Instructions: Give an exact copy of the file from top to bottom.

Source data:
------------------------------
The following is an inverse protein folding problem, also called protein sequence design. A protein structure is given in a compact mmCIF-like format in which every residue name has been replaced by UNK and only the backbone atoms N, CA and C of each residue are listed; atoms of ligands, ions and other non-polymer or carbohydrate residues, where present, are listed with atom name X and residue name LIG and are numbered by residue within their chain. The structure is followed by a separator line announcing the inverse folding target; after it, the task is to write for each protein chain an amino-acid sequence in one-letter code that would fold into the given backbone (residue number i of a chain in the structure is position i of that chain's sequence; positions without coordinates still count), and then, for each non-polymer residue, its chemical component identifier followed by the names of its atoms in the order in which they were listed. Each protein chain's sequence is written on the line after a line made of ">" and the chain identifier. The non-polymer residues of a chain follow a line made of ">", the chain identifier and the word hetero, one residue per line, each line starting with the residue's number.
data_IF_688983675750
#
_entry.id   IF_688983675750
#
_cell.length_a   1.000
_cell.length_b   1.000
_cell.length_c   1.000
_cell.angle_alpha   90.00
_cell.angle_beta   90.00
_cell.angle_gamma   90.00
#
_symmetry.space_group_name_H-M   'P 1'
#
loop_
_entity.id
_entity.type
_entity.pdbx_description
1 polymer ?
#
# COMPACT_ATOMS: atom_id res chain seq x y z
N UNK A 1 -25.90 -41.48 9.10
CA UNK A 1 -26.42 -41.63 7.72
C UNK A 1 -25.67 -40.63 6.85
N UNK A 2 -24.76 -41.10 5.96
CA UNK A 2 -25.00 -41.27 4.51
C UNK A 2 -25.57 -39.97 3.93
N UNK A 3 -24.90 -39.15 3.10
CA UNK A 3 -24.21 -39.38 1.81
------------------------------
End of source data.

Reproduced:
The following is an inverse protein folding problem, also called protein sequence design. A protein structure is given in a compact mmCIF-like format in which every residue name has been replaced by UNK and only the backbone atoms N, CA and C of each residue are listed; atoms of ligands, ions and other non-polymer or carbohydrate residues, where present, are listed with atom name X and residue name LIG and are numbered by residue within their chain. The structure is followed by a separator line announcing the inverse folding target; after it, the task is to write for each protein chain an amino-acid sequence in one-letter code that would fold into the given backbone (residue number i of a chain in the structure is position i of that chain's sequence; positions without coordinates still count), and then, for each non-polymer residue, its chemical component identifier followed by the names of its atoms in the order in which they were listed. Each protein chain's sequence is written on the line after a line made of ">" and the chain identifier. The non-polymer residues of a chain follow a line made of ">", the chain identifier and the word hetero, one residue per line, each line starting with the residue's number.
data_IF_688983675750
#
_entry.id   IF_688983675750
#
_cell.length_a   1.000
_cell.length_b   1.000
_cell.length_c   1.000
_cell.angle_alpha   90.00
_cell.angle_beta   90.00
_cell.angle_gamma   90.00
#
_symmetry.space_group_name_H-M   'P 1'
#
loop_
_entity.id
_entity.type
_entity.pdbx_description
1 polymer ?
#
# COMPACT_ATOMS: atom_id res chain seq x y z
N UNK A 1 -25.90 -41.48 9.10
CA UNK A 1 -26.42 -41.63 7.72
C UNK A 1 -25.67 -40.63 6.85
N UNK A 2 -24.76 -41.10 5.96
CA UNK A 2 -25.00 -41.27 4.51
C UNK A 2 -25.57 -39.97 3.93
N UNK A 3 -24.90 -39.15 3.10
CA UNK A 3 -24.21 -39.38 1.81